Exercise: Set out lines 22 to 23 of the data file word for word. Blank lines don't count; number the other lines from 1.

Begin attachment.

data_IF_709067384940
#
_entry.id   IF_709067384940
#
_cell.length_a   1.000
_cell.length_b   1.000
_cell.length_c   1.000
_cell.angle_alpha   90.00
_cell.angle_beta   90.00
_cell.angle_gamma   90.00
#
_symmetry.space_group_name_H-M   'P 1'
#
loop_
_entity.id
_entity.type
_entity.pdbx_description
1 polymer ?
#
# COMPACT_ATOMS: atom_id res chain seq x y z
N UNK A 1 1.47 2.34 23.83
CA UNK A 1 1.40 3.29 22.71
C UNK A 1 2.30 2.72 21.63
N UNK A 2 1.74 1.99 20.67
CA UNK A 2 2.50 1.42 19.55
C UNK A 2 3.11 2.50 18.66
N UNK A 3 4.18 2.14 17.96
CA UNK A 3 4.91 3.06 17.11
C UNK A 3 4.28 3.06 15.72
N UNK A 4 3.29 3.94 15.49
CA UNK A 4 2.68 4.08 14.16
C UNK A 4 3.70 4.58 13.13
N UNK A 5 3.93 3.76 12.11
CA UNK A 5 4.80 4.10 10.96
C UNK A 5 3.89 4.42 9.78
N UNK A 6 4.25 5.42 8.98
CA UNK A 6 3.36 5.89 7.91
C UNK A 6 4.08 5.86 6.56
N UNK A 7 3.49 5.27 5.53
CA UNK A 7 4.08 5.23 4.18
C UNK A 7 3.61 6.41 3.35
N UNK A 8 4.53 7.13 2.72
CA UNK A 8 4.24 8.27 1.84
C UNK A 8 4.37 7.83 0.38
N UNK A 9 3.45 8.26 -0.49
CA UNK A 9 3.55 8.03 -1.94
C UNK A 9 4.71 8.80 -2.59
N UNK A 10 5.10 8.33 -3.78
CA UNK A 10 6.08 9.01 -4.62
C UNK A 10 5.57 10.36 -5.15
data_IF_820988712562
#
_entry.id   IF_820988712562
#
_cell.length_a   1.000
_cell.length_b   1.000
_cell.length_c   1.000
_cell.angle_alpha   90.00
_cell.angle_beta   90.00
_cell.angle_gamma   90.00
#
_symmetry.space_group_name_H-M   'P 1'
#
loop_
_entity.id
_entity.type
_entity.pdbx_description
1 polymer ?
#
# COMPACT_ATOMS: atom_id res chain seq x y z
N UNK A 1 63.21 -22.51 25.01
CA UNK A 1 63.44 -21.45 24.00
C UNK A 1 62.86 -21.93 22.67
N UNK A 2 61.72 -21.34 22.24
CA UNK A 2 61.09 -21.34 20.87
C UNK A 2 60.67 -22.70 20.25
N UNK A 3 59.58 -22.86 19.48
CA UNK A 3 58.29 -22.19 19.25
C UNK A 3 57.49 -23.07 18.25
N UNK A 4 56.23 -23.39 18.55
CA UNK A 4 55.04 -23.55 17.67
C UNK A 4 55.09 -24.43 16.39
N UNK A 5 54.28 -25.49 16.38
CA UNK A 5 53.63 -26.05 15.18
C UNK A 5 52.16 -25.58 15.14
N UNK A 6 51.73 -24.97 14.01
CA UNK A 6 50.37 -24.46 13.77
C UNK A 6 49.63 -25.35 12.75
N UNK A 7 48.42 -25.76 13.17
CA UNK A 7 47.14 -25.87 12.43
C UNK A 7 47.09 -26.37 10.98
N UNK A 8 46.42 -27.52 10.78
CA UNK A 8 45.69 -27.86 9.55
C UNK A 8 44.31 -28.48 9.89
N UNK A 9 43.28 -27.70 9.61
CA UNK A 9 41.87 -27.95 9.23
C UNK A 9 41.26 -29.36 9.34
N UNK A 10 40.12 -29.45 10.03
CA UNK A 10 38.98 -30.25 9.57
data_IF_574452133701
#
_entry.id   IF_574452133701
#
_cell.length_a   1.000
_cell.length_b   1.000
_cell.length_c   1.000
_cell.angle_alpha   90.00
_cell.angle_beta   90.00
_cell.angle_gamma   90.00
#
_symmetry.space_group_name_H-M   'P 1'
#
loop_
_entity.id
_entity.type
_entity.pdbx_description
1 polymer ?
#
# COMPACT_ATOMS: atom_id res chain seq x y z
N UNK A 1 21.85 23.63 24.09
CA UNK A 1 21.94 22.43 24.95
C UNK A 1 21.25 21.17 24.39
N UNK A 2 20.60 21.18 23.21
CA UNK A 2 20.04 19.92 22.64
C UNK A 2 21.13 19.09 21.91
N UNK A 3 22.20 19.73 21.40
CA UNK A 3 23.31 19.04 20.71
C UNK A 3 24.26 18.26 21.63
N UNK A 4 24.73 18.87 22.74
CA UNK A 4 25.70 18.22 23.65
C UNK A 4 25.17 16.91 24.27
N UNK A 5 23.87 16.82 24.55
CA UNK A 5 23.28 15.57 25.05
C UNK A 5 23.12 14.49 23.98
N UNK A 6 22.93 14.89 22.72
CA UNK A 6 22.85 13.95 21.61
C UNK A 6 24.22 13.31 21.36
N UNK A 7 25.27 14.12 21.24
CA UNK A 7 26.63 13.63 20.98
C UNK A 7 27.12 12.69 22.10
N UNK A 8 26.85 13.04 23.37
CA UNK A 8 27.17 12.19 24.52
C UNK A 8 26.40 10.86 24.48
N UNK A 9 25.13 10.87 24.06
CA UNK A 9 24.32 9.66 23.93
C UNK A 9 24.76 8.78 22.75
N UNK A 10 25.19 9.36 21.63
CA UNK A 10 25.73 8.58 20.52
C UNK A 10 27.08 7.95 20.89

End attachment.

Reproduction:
CA UNK A 1 1.40 3.29 22.71
C UNK A 1 2.30 2.72 21.63